Of late, the vinyl record has been a useful embodiment of a wider cultural nostalgia for America's bygone eras. Oakland-based artist Jeanne Lorenz's second solo show at The Compound Gallery (1167 65th St., Oakland), Songs in the Key of Life and Death, is a series of paintings and wall installations that are neatly obsessed with the vinyl record and the zenith of American anthem rock. The pieces abide by a deep sense of organization, even when evoking a concept as boundless as sound and as messy as popular culture. The artworks — which took three months in all to create — stem from Lorenz's personal fascination with the seemingly incongruous worlds of Jewish mysticism and rock history.
Her project betrays an artistic neurosis reminiscent of the ambitious, multi-part compositions she honors, namely Led Zeppelin's "Stairway to Heaven" and Pink Floyd's "Shine On You Crazy Diamond." For "Stairway to Heaven," the first painting to greet visitors on the central wall, Lorenz starts with ten songs. Each is mapped as a point in the Jewish Kabbalistic cosmological form of the Sefirot — a Tree of Life symbol that looks a bit like a five-person game of cat's cradle. Lorenz matched each song to a specific sefirah, or "incarnation," depending on theme and tone. "Eternity" is Queen's "We Are the Champions"; "Love" is REO Speedwagon's "Keep on Loving You"; "Power" is AC/DC's "Back in Black." You get the idea.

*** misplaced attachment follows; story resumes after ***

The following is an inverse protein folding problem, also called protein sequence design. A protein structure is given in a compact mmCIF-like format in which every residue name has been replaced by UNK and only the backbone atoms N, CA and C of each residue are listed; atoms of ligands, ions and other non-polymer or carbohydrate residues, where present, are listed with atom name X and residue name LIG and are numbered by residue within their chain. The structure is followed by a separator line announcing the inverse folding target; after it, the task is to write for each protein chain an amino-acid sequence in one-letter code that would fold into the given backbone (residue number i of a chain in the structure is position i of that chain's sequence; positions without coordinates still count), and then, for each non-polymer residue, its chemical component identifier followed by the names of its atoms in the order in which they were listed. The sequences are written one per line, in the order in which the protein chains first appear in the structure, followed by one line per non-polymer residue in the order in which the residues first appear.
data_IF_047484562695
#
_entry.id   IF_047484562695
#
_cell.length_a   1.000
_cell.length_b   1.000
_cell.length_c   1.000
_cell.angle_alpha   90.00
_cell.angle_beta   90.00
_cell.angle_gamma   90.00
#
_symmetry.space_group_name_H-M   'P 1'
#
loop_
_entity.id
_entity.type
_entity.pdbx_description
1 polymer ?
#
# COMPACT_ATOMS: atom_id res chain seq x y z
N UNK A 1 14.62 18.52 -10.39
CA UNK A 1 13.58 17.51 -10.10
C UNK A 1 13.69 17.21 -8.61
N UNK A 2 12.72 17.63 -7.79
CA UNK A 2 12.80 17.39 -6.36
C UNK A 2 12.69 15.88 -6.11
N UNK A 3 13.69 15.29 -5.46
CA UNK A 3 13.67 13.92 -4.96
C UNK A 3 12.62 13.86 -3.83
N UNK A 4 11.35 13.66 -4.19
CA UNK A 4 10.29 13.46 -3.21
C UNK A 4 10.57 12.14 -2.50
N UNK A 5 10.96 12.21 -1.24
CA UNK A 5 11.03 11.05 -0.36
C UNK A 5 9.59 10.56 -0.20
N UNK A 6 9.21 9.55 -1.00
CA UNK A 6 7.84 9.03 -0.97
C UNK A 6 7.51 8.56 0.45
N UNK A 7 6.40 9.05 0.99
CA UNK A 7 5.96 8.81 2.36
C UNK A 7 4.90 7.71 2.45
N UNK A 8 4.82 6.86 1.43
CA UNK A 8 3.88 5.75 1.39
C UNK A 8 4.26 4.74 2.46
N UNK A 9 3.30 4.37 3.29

Lorenz's "musical awakening" came in the Eighties, and the show reflects her progression from hard rock to more derivative, popular rock (like Night Ranger's "Sister Christian") to new wave.
Songs picks up where Lorenz's last vinyl record-themed show, American Vinyl, left off in May 2011, but heads in a less literal direction. The Sefirot — repeated throughout the show — offers Lorenz a flexible framework in which to explore music geometrically and iconographically. Her works deal with the abstractions of sound and its waning physicality: White impasto circles in place of the traditional black vinyl suggest the de-materialization of music.
All this theoretical headiness is soothed by the show's pleasing synesthesia, which needs little interpretation and makes the entire project highly accessible to the casual art lover. The pieces celebrate the powerful simplicity inherent in the circle; the texture of fabric, oil, and acrylic imitate the grooves of a record. The mind meditates on a song suggested by a painting, then the eye catches a glimpse of a complex pattern lurking beneath. The shades of blue seem to ripple.
In fact, much of the show is dominated by blue — cadet, cobalt, cornflower, cerulean. Why? "I'm a Democrat," said Lorenz, adding that blue also lends itself to the idea of infinite space. Blue is both galactic and submarine, and while neither realm — outer space or deep sea — is particularly amenable to human life, Lorenz's world is, perhaps because it is so playfully invested in that distinctly human enterprise of music-making — and sense-making. Songs in the Key of Life and Death runs through December 16. 510-601-1702 or TheCompoundGallery.com